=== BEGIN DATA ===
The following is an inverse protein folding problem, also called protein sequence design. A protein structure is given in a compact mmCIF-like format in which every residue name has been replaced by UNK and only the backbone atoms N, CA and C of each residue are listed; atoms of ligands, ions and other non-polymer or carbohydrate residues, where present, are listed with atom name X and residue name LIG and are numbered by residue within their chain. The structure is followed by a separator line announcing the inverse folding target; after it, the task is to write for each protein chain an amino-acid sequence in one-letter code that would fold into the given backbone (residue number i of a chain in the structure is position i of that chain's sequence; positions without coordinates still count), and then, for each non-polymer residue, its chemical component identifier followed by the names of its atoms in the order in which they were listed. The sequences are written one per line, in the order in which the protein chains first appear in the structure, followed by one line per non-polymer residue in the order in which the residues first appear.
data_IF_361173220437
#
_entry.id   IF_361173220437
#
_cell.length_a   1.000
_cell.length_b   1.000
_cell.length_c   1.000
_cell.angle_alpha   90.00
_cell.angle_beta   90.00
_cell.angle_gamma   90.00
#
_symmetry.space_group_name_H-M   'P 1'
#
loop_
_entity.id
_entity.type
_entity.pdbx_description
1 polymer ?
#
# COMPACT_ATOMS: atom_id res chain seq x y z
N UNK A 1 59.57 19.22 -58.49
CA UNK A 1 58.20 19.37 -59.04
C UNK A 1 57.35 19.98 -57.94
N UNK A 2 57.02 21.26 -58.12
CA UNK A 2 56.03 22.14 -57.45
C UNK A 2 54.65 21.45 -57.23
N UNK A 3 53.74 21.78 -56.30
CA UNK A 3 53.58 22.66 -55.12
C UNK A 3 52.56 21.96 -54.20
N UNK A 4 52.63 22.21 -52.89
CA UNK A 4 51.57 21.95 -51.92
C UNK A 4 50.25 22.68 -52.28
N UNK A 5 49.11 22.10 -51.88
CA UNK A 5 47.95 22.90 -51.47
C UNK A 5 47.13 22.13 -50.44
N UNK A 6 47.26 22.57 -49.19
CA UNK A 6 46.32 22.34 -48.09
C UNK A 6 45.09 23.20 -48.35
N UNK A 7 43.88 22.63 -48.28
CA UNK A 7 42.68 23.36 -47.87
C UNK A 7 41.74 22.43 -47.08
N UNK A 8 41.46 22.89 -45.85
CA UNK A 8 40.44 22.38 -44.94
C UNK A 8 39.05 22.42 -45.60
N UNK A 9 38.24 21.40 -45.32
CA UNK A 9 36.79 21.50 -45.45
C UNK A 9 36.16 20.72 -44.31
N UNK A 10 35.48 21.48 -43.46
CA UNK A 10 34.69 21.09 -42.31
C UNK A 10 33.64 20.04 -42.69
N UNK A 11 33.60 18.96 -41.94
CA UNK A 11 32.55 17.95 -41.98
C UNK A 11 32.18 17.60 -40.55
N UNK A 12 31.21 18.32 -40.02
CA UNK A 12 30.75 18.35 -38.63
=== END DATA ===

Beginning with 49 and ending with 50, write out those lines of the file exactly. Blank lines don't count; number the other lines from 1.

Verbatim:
N UNK A 10 35.48 21.48 -43.46
CA UNK A 10 34.69 21.09 -42.31